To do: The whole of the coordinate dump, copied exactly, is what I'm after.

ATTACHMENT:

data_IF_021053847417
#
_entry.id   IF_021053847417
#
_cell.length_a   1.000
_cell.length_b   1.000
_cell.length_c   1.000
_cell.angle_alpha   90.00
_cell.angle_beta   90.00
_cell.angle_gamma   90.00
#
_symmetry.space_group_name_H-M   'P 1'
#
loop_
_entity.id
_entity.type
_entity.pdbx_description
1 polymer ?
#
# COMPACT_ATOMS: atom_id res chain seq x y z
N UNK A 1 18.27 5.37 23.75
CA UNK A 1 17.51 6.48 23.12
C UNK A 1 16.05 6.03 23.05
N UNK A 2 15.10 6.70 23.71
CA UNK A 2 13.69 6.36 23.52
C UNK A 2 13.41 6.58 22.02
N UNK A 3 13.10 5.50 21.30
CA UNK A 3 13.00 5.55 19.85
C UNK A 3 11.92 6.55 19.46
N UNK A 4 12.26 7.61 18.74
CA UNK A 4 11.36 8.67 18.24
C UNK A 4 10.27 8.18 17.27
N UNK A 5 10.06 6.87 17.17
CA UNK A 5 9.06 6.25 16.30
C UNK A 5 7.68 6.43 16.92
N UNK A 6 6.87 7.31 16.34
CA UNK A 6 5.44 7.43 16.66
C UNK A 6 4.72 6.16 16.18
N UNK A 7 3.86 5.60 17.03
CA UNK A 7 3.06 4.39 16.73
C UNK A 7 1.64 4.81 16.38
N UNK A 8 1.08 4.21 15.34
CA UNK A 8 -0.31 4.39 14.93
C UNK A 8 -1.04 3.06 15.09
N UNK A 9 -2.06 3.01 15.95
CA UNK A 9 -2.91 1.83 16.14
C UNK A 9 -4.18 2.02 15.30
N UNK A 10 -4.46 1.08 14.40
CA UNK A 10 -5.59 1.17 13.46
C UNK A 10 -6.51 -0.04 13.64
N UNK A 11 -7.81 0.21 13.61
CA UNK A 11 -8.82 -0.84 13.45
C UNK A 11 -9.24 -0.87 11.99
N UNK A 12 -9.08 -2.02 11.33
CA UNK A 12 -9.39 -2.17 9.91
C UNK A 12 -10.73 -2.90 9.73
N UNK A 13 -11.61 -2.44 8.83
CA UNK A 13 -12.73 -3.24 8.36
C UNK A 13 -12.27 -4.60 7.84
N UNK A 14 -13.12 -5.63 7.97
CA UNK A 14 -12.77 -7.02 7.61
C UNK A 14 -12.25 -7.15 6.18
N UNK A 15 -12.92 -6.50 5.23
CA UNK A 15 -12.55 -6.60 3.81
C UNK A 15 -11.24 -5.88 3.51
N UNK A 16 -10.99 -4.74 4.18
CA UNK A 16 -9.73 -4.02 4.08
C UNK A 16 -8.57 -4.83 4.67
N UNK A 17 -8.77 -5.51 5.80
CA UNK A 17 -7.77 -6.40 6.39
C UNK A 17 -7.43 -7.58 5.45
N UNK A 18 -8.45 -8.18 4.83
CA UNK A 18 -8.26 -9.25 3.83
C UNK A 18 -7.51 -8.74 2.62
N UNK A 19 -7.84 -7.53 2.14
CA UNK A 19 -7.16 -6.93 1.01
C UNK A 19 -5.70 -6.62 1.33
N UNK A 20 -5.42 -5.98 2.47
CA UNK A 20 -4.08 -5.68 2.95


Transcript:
data_IF_021053847417
#
_entry.id   IF_021053847417
#
_cell.length_a   1.000
_cell.length_b   1.000
_cell.length_c   1.000
_cell.angle_alpha   90.00
_cell.angle_beta   90.00
_cell.angle_gamma   90.00
#
_symmetry.space_group_name_H-M   'P 1'
#
loop_
_entity.id
_entity.type
_entity.pdbx_description
1 polymer ?
#
# COMPACT_ATOMS: atom_id res chain seq x y z
N UNK A 1 18.27 5.37 23.75
CA UNK A 1 17.51 6.48 23.12
C UNK A 1 16.05 6.03 23.05
N UNK A 2 15.10 6.70 23.71
CA UNK A 2 13.69 6.36 23.52
C UNK A 2 13.41 6.58 22.02
N UNK A 3 13.10 5.50 21.30
CA UNK A 3 13.00 5.55 19.85
C UNK A 3 11.92 6.55 19.46
N UNK A 4 12.26 7.61 18.74
CA UNK A 4 11.36 8.67 18.24
C UNK A 4 10.27 8.18 17.27
N UNK A 5 10.06 6.87 17.17
CA UNK A 5 9.06 6.25 16.30
C UNK A 5 7.68 6.43 16.92
N UNK A 6 6.87 7.31 16.34
CA UNK A 6 5.44 7.43 16.66
C UNK A 6 4.72 6.16 16.18
N UNK A 7 3.86 5.60 17.03
CA UNK A 7 3.06 4.39 16.73
C UNK A 7 1.64 4.81 16.38
N UNK A 8 1.08 4.21 15.34
CA UNK A 8 -0.31 4.39 14.93
C UNK A 8 -1.04 3.06 15.09
N UNK A 9 -2.06 3.01 15.95
CA UNK A 9 -2.91 1.83 16.14
C UNK A 9 -4.18 2.02 15.30
N UNK A 10 -4.46 1.08 14.40
CA UNK A 10 -5.59 1.17 13.46
C UNK A 10 -6.51 -0.04 13.64
N UNK A 11 -7.81 0.21 13.61
CA UNK A 11 -8.82 -0.84 13.45
C UNK A 11 -9.24 -0.87 11.99
N UNK A 12 -9.08 -2.02 11.33
CA UNK A 12 -9.39 -2.17 9.91
C UNK A 12 -10.73 -2.90 9.73
N UNK A 13 -11.61 -2.44 8.83
CA UNK A 13 -12.73 -3.24 8.36
C UNK A 13 -12.27 -4.60 7.84
N UNK A 14 -13.12 -5.63 7.97
CA UNK A 14 -12.77 -7.02 7.61
C UNK A 14 -12.25 -7.15 6.18
N UNK A 15 -12.92 -6.50 5.23
CA UNK A 15 -12.55 -6.60 3.81
C UNK A 15 -11.24 -5.88 3.51
N UNK A 16 -10.99 -4.74 4.18
CA UNK A 16 -9.73 -4.02 4.08
C UNK A 16 -8.57 -4.83 4.67
N UNK A 17 -8.77 -5.51 5.80
CA UNK A 17 -7.77 -6.40 6.39
C UNK A 17 -7.43 -7.58 5.45
N UNK A 18 -8.45 -8.18 4.83
CA UNK A 18 -8.26 -9.25 3.83
C UNK A 18 -7.51 -8.74 2.62
N UNK A 19 -7.84 -7.53 2.14
CA UNK A 19 -7.16 -6.93 1.01
C UNK A 19 -5.70 -6.62 1.33
N UNK A 20 -5.42 -5.98 2.47
CA UNK A 20 -4.08 -5.68 2.95